Generic selectors
Exact matches only
Search in title
Search in content
Search in posts
Search in pages
Language EN | FR
This article was taken from our August 2019 Issue

Orange Yoghurt Cake with Orange Syrup and Mascarpone Buttercream

Try this delicious citrusy cake perfect for any occasion this Summer!

Recipe from Naked Cakes, Lyndel Miller, Murdoch Books, Photography by Mindi Cooke

 

Makes one 4-tiered 22 cm (8 ½ in) cake

Ingredients

  • FOR THE ORANGE YOGHURT CAKE:
  • 450g (1lb) plain (all-purpose) flour or gluten-free plain flour
  • 1 tbsp bicarbonate of soda
  • Pinch of fine salt
  • 260g (9¼oz/1 cup) plain Greek-style yoghurt
  • Zest and juice of 1 orange
  • 1 tsp vanilla bean paste or natural vanilla extract
  • 300g (10½oz) unsalted butter, softened, plus extra for greasing
  • 300g (10½oz/1⅓ cups) caster sugar
  • 3 eggs, lightly beaten
  • FOR THE MASCARPONE BUTTERCREAM:
  • 175g (6oz) unsalted butter, softened
  • 120g (4¼oz/½ cup) cream cheese, softened
  • 120g (4oz/½ cup) mascarpone
  • 1 tbsp milk
  • 270g (9½oz/2¼ cups) icing (confectioners’) sugar, sifted
  • 1 tsp vanilla bean paste or natural vanilla extract
  • FOR THE ORANGE SYRUP:
  • 250ml (9fl oz/1 cup) freshly squeezed and strained orange juice
  • 40ml (1¼fl oz) freshly squeezed and strained lemon juice
  • 75g (2½oz/⅓ cup) caster sugar
  • 80ml (2½fl oz/⅓ cup) orange liqueur, such as Cointreau or Triple Sec 
  • FOR THE DECORATION:
  • Edible organic peach roses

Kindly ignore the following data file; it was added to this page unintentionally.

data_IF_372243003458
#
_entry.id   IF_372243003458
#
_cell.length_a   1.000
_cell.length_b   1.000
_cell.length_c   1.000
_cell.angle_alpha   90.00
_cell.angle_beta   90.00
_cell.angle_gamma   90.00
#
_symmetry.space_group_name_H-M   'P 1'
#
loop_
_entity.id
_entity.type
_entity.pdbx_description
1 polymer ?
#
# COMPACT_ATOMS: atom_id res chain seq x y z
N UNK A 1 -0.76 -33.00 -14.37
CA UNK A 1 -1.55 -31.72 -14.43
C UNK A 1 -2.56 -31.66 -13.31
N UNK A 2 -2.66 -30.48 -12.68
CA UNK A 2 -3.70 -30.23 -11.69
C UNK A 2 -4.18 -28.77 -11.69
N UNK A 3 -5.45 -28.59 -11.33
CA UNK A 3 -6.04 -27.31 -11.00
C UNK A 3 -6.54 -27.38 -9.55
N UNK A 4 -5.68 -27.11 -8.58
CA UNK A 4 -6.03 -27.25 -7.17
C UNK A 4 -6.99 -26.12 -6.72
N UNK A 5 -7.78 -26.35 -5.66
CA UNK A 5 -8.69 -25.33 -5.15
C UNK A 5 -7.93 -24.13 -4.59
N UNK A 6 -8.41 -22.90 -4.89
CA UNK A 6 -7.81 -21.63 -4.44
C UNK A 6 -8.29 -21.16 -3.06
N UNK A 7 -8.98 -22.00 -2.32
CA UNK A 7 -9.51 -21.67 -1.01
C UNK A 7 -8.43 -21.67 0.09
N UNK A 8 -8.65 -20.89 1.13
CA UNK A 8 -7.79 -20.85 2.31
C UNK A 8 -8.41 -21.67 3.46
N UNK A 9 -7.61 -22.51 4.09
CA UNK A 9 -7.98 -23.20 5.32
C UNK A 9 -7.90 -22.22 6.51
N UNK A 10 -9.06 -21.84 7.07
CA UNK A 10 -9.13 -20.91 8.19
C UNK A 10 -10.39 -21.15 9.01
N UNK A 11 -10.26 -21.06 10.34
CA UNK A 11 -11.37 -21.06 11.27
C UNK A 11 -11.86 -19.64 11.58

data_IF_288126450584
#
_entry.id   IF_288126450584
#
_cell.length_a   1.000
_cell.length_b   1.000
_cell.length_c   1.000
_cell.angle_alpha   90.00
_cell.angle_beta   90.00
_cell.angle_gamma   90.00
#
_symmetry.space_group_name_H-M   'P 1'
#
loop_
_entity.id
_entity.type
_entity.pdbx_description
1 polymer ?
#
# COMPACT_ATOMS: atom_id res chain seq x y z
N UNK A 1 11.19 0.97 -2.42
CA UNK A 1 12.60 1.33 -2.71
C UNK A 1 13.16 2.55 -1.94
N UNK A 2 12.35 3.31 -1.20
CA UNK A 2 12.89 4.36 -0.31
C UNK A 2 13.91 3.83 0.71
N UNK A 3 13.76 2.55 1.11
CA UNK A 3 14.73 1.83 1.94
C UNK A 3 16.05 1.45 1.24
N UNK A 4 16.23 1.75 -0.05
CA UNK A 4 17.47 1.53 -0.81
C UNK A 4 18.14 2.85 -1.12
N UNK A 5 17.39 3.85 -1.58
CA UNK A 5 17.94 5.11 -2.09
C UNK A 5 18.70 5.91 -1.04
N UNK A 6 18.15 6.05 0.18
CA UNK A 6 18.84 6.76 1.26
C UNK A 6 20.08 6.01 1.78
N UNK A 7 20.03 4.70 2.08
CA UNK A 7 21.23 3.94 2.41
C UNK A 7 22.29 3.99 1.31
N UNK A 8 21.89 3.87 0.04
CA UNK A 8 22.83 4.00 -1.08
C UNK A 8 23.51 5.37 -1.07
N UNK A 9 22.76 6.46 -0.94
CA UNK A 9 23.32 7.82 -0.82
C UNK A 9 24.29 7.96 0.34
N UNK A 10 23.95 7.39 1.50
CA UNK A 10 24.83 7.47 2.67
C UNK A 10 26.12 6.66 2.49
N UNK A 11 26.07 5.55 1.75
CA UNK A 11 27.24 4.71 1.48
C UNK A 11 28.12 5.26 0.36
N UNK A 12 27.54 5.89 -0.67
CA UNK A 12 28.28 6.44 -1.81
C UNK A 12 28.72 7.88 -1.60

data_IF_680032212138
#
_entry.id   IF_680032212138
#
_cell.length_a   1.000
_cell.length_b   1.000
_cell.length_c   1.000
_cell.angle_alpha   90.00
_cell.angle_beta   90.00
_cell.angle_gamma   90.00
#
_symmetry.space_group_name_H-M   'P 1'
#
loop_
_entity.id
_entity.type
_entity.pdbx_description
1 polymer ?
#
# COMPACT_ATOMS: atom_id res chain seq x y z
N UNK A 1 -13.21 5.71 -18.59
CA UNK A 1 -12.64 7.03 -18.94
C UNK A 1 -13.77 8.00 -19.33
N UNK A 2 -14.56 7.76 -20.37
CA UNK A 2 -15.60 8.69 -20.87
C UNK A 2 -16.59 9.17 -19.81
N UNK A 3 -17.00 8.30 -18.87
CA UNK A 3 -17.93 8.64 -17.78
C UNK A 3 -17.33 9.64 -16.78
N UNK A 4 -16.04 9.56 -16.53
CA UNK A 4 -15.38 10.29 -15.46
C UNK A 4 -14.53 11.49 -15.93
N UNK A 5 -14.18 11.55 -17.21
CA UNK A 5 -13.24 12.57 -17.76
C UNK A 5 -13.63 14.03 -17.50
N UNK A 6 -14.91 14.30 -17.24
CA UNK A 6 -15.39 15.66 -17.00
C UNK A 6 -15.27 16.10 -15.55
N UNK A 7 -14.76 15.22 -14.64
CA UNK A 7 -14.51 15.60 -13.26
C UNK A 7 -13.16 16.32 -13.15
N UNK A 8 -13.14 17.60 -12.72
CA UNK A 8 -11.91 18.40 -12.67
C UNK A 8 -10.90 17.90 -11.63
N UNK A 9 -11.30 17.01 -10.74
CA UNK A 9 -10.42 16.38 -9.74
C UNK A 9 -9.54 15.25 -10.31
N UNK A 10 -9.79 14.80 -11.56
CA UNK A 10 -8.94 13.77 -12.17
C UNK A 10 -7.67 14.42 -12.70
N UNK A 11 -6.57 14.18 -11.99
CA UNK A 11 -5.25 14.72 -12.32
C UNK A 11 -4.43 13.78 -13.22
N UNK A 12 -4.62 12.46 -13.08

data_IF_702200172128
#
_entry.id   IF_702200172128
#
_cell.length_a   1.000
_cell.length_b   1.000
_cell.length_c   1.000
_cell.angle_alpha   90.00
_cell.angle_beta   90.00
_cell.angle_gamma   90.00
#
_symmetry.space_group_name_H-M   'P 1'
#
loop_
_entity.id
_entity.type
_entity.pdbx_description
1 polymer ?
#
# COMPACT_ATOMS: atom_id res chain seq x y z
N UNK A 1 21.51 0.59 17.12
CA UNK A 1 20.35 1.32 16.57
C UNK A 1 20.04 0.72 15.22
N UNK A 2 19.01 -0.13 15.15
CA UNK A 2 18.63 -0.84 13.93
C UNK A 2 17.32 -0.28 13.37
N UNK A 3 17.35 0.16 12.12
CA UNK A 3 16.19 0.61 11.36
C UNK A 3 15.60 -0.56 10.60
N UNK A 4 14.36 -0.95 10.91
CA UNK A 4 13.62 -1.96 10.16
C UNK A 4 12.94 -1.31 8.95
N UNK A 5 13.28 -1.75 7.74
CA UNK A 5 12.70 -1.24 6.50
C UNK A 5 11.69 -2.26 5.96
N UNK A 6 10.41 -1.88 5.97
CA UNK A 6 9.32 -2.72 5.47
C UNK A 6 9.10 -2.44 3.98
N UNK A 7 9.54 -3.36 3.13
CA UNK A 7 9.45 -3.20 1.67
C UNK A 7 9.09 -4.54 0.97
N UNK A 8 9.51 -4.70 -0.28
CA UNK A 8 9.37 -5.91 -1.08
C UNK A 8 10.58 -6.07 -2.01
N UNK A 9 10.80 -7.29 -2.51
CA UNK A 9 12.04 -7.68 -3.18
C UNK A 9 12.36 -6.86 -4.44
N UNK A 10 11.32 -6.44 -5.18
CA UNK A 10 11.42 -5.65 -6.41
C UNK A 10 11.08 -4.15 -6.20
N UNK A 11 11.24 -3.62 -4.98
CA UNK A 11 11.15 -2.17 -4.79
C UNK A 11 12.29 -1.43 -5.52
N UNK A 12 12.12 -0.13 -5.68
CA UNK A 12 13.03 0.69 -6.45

• Succulent leaves, such as jade
  • 30cm (12”) jasmine vine

Method

Preheat the oven to 180°C (350°F). Lightly grease a 22cm (8.5”) round tin.

Sift the flour, bicarbonate of soda and salt into a bowl and use a hand-held whisk to combine well.

Place the yoghurt, orange zest and juice and vanilla in another bowl and whisk to combine well.

Using an electric mixer, beat the butter and sugar until light and fluffy. Gradually add the yoghurt mixture, alternating with the flour mixture and the beaten egg, and beat until well combined.

Pour the batter into the prepared tin, smooth the top and bake for 45-50 minutes or until a skewer inserted into the centre of the cake comes out clean. Let the cake stand in the tin for 10 minutes, then turn out and transfer to a wire rack to cool completely.

Using an electric mixer, beat all the mascarpone buttercream ingredients together for 3-5 minutes or until light and fluffy.

Place all the ingredients in a small saucepan and stir over low heat until the sugar has dissolved. Simmer for 4 minutes or until a light syrup forms. Remove from the heat and cool or serve warm. Store the syrup in an airtight container in the refrigerator for up to 2 months.

When the cakes have cooled slightly, prick holes all over them with a skewer, then pour a quarter of the hot syrup over each cake and leave to cool completely.

To assemble, place one of the cakes on a stand or serving plate and spread with a quarter of the buttercream. Repeat with the remaining cakes and buttercream, finishing with a layer of buttercream. Use some of the buttercream oozing out of the layers to lightly ‘whitewash’ the sides.

Transfer the cake to a pedestal or cake plate. Crown with roses – here I chose a large bloom and a few small delicate buds. I placed the large bloom on top of the cake on its side, and the smaller blooms alongside it. A few strategically placed pieces of jade add some green and texture and a feeling of the exotic. Trail your jasmine vine at the base of the cake. A few dropped rose petals look lovely too.

Note: Succulents, with their hardy flesh and woody stems, are decorative, but be careful not to place the cut stems on your cake where the sap can drip into the creams – it will not taste good! They should be cleaned and dried before use. Rinse in water and pat dry with a tea (dish) towel. Wrap the woody stems in foil or floristry tape.

CLICK TO SUBSCRIBEDIGITALVERSION
CLICK TO SUBSCRIBEPRINTVERSION
CLICK TO SUBSCRIBESMARTPHONEAPP